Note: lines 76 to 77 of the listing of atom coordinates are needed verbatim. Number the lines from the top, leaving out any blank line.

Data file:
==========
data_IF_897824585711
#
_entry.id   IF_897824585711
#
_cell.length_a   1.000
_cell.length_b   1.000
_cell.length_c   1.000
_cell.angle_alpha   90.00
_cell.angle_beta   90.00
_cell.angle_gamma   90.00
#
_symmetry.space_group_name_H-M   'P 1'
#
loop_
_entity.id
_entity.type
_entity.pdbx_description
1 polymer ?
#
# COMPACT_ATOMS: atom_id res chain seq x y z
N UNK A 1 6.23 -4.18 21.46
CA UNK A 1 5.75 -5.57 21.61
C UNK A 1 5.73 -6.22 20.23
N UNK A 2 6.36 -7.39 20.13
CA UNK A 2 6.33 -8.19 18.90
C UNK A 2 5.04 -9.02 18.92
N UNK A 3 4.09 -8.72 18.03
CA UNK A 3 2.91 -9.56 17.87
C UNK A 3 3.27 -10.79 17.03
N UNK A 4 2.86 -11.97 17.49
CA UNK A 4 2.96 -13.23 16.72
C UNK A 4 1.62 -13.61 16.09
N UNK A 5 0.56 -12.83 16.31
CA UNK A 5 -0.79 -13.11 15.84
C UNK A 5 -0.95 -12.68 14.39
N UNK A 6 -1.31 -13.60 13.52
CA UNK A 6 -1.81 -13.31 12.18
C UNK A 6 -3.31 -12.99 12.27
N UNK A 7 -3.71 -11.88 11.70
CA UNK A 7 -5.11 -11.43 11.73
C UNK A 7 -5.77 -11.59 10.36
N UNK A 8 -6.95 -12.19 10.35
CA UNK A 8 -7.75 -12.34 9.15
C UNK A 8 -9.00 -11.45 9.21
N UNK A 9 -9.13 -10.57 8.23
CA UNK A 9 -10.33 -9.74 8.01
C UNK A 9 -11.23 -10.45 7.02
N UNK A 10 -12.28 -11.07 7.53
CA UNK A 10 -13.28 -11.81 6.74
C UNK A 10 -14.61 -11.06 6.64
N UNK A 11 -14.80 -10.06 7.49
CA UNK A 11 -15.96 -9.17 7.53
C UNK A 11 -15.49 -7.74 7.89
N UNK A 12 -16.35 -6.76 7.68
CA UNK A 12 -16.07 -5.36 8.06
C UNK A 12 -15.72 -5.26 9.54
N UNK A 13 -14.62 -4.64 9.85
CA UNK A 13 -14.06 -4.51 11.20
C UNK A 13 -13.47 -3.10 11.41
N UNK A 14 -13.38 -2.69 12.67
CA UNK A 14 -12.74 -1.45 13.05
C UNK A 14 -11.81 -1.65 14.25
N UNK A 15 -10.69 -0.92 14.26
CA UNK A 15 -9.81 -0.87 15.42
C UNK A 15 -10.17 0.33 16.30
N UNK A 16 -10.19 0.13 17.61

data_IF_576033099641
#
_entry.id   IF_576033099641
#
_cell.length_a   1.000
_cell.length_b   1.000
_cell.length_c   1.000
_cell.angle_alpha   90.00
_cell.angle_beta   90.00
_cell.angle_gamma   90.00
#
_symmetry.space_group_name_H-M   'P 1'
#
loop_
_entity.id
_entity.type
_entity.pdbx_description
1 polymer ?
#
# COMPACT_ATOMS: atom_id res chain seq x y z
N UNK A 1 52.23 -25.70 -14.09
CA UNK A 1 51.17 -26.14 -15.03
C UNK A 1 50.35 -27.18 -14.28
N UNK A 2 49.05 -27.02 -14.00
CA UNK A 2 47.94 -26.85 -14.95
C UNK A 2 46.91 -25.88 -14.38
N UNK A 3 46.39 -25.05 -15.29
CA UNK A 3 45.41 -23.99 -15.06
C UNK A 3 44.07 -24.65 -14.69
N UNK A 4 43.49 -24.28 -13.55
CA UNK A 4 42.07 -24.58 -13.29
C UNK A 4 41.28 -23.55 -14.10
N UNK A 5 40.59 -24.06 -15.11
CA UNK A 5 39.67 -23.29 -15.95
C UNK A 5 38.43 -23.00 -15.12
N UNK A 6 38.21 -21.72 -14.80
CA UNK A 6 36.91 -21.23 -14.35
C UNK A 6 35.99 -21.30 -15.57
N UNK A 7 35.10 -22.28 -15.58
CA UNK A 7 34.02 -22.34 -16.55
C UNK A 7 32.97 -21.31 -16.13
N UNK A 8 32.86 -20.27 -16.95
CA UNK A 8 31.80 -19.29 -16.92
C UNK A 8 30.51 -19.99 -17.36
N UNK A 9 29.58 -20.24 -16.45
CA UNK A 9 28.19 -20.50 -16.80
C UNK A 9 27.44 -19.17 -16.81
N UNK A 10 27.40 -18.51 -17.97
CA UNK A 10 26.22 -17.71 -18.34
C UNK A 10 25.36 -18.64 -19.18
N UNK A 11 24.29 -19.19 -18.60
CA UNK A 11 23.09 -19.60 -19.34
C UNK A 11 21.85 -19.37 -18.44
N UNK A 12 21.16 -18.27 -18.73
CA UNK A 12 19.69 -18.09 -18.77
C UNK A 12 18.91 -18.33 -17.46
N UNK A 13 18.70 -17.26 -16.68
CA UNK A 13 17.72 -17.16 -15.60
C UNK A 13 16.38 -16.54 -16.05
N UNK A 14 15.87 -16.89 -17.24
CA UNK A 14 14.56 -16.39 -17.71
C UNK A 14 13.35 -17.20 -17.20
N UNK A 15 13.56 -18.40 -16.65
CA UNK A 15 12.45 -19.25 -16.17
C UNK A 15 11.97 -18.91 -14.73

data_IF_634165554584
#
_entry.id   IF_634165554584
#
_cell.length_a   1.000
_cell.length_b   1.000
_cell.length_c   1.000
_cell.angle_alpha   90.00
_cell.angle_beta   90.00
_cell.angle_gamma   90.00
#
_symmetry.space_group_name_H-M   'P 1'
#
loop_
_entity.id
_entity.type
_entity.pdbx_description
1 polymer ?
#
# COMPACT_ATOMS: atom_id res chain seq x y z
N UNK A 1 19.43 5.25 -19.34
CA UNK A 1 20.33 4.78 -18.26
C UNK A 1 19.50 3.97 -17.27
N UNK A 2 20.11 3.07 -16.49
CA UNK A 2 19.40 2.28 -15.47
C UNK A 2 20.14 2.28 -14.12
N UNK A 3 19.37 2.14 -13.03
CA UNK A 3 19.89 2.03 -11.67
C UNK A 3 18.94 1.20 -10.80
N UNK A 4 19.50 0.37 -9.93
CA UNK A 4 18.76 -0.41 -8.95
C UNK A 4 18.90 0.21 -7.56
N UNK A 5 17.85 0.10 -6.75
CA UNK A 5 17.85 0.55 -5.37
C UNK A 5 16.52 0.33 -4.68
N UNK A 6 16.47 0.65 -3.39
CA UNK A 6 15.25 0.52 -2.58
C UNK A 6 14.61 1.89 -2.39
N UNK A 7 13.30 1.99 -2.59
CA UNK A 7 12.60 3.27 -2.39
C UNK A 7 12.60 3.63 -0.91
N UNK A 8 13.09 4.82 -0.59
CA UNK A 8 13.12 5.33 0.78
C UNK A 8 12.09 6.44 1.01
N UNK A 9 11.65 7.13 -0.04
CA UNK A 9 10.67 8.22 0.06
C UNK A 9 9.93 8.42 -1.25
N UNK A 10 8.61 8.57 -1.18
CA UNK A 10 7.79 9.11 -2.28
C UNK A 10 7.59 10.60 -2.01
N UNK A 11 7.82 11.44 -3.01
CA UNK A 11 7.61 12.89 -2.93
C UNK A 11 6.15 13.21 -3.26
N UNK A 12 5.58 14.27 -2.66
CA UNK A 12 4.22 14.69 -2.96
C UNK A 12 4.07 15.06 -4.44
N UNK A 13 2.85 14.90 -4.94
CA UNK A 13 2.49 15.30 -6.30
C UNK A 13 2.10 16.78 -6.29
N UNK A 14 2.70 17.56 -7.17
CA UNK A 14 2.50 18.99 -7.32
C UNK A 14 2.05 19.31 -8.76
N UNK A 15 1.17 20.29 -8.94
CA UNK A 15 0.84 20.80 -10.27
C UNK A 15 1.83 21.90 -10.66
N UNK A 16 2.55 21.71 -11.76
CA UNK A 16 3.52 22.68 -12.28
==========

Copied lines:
_cell.angle_gamma   90.00
#